Taking the time to think through and determine the metrics you’ll use to measure how well you’re doing in your chosen life area is key. Whether you’re measuring your weight, hours spent pursuing a hobby, the number of times you smile per day, or anything else — setting a benchmark metric is the best way to assess your progress.

5. Set priorities

It’s common for a life audit to uncover more than one area that needs transforming. Focusing on all of them at once is not a good idea.

Make sure you prioritize and work your way through a list of planned actions rather than trying to tackle all problems in one breath. In some cases, if your goals are similar or require a similar action plan, you can try to match them up.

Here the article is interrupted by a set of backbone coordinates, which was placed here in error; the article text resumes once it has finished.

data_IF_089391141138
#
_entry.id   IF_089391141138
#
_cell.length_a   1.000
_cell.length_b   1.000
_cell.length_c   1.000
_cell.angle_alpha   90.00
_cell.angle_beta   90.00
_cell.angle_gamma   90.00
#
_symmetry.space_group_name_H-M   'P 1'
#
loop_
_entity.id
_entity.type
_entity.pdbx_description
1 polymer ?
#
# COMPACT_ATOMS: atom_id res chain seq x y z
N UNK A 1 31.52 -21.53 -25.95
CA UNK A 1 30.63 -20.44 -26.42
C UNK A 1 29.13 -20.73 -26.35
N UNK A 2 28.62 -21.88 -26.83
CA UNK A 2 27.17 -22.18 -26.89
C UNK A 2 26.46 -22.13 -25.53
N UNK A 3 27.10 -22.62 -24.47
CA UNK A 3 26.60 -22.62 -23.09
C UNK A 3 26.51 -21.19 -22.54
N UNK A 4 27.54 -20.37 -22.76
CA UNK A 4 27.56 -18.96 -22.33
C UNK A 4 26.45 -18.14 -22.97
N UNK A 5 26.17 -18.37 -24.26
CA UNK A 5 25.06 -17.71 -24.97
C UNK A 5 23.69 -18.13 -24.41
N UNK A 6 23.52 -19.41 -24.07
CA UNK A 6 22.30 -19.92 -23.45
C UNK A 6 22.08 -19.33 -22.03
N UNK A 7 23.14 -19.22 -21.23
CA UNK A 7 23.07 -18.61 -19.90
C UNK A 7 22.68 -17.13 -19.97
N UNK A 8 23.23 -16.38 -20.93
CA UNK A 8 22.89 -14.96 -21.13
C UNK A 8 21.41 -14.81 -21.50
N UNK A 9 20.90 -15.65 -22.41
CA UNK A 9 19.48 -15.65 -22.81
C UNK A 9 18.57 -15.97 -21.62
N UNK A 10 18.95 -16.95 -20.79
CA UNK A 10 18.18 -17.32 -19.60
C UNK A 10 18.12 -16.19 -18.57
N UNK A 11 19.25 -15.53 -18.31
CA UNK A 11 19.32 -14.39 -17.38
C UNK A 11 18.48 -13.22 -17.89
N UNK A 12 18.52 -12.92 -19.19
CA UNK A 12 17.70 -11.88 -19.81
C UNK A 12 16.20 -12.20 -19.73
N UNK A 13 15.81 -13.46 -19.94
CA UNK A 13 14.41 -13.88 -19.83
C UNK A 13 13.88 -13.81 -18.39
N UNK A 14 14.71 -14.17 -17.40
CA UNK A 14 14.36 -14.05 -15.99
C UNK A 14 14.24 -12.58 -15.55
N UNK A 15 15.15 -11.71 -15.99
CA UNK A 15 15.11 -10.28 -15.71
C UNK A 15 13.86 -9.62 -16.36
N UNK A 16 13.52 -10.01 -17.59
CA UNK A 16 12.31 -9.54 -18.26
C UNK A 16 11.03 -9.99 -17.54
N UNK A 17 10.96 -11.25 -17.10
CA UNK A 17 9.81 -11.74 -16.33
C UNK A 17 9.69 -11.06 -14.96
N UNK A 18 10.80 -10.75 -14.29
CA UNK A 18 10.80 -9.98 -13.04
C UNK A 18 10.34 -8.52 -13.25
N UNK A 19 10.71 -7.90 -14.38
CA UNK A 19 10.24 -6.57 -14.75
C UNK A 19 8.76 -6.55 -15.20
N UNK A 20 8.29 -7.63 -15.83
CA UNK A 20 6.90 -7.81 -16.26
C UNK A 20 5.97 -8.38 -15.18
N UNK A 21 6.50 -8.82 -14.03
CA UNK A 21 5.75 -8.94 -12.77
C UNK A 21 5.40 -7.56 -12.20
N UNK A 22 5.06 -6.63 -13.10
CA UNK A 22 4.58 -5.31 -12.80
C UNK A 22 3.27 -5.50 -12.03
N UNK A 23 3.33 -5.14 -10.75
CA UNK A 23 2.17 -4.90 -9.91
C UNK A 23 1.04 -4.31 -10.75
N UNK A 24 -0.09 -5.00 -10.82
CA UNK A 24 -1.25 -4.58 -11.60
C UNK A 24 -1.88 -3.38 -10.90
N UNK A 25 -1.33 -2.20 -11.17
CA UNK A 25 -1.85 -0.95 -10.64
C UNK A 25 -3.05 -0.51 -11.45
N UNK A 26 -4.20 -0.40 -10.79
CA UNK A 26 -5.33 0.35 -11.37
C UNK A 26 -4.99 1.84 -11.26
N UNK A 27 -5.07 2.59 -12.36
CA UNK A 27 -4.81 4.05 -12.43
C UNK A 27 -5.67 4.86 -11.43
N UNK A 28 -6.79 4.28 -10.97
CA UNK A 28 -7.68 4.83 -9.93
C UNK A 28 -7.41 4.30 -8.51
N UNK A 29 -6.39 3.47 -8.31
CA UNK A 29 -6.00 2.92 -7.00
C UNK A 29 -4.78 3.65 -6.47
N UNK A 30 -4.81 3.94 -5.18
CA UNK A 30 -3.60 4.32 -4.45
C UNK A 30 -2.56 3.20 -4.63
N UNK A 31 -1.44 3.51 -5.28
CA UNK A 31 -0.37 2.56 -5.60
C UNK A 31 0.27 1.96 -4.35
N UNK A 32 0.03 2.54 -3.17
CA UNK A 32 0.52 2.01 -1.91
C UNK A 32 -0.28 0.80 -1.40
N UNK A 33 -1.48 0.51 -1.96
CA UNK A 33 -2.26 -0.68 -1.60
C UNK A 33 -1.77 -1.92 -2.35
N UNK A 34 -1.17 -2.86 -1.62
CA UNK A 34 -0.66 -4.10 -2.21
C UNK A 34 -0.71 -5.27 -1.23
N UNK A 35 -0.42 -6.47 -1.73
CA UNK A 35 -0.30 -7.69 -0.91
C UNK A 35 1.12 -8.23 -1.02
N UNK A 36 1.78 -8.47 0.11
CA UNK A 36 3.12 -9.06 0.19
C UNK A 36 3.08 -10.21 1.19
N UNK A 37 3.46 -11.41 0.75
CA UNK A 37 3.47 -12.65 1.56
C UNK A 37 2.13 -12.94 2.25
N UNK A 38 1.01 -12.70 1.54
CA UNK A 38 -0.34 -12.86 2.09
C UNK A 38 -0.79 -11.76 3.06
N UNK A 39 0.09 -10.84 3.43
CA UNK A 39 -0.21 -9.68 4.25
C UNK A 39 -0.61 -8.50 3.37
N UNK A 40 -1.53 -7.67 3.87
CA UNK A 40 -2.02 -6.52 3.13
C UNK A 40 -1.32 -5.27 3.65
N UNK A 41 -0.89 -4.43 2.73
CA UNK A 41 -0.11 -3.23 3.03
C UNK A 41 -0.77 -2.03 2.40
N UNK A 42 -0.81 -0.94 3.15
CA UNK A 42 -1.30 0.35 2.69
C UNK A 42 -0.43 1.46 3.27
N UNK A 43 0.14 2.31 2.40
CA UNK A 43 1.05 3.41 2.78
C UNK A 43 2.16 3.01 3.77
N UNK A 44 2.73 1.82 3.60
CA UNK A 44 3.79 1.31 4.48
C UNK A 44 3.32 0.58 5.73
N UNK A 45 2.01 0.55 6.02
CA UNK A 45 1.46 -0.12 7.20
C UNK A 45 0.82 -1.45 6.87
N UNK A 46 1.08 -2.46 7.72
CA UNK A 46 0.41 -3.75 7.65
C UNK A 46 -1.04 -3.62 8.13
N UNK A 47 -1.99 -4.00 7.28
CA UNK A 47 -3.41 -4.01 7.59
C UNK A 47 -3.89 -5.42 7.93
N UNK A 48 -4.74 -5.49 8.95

For instance, if you want to lose weight and start volunteering, you can craft a plan that addresses both goals at the same time — walking shelter dogs or running a marathon for charity. Be creative but aware of your own limits — it’s better to move slowly and steadily than burn out two months down the line.

Questions to ask

Taking a life audit is not just another list of things to do — it’s a way to put your life into perspective, avoid making the same mistakes, and find happiness.

This means making time for the big life questions and some serious emotional and mental sorting out.

But what could you ask yourself?

Here’s a handy list that you can make your own:

  • How am I feeling? What is my dominant emotion (excited, tired, lonely, etc.)?
  • What excites me, and how can I get more of that in my life?